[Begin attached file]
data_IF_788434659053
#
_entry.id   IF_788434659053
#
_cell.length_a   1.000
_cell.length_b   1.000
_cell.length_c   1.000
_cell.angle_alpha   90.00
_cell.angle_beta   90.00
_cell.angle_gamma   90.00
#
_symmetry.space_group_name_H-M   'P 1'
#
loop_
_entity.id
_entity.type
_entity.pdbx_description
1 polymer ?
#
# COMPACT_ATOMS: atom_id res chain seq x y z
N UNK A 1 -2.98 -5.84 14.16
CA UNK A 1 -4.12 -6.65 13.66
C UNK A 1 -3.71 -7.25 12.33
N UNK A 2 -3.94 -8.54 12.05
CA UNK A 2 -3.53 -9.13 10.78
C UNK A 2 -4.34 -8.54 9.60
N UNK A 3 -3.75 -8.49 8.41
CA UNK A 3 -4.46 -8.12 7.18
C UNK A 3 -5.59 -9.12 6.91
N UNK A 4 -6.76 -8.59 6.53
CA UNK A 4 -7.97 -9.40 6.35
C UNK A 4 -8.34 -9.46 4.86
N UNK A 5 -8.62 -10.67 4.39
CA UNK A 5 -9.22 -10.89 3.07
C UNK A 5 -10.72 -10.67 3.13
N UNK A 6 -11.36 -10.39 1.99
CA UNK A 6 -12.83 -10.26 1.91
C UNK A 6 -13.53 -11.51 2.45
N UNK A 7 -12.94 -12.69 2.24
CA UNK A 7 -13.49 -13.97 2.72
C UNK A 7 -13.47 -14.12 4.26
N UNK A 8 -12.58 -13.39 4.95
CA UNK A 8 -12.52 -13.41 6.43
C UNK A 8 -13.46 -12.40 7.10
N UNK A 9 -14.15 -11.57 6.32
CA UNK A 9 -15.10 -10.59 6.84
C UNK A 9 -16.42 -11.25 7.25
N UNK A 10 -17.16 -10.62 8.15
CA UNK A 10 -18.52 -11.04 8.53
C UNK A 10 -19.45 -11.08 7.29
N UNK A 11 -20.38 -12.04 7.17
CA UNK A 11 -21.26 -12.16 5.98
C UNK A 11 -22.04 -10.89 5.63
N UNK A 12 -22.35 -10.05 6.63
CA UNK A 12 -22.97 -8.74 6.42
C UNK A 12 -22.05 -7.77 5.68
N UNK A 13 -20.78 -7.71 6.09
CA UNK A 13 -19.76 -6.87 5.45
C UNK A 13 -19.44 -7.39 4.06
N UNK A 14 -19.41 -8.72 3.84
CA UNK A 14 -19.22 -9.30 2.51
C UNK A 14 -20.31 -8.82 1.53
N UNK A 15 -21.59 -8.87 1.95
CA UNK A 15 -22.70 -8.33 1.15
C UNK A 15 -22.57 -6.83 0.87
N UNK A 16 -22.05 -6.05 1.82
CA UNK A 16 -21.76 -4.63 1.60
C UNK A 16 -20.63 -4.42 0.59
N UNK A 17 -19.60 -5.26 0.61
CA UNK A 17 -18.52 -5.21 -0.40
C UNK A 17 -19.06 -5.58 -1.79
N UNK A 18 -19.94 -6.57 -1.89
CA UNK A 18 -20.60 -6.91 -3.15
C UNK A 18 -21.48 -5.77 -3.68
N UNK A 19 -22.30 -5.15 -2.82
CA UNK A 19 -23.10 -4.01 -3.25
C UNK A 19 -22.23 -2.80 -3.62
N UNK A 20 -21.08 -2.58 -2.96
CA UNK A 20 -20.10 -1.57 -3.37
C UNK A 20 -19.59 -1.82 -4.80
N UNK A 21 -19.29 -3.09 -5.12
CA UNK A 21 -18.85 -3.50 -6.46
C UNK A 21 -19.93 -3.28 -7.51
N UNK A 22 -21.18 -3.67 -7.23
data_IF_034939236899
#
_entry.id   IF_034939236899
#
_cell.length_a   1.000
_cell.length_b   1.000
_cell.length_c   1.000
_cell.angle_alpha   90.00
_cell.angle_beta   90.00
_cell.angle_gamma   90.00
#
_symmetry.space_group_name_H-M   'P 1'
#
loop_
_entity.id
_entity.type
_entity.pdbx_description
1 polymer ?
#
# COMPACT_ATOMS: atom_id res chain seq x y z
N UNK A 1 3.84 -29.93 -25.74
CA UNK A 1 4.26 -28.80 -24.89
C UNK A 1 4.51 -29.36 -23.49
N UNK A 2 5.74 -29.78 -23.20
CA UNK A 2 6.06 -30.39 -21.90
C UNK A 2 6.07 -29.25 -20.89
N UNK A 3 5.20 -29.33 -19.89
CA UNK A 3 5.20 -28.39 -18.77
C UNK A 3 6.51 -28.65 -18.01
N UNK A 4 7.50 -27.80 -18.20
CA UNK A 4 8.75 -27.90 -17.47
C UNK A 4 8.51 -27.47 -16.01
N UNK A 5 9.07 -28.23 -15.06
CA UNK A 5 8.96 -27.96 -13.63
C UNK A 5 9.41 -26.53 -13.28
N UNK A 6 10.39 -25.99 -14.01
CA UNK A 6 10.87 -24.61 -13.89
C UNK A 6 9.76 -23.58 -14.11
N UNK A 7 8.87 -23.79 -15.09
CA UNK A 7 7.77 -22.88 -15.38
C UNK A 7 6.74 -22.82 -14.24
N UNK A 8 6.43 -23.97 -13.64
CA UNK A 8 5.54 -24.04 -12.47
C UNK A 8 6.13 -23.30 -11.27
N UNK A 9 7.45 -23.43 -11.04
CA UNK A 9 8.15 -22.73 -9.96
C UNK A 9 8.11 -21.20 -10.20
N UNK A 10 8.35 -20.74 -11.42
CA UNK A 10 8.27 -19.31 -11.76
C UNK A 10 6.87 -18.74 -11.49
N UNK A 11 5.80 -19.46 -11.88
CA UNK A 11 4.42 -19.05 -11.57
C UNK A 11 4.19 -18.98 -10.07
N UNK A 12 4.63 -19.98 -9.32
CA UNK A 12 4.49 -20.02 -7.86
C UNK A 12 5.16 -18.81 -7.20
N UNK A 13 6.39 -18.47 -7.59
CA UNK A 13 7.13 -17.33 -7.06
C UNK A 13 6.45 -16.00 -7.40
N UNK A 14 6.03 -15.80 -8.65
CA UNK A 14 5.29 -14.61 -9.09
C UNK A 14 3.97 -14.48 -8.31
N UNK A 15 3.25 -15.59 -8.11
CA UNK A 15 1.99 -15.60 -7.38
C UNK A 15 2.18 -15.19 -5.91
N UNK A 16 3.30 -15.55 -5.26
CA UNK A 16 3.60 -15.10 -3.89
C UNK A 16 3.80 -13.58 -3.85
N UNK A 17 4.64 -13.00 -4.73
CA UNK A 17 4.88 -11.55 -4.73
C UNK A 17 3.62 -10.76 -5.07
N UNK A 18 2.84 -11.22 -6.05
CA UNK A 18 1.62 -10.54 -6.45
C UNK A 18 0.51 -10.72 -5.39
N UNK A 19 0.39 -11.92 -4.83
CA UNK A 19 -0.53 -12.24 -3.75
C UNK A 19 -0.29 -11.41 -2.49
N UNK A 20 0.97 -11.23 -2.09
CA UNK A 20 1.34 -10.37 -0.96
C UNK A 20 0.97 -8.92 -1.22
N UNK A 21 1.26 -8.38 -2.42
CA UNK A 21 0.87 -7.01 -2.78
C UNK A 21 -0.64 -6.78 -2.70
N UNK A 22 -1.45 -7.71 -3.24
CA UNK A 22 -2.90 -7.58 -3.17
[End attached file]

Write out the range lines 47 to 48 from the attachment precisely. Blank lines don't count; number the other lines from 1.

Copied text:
C UNK A 9 -16.42 -11.25 7.25
N UNK A 10 -17.16 -10.62 8.15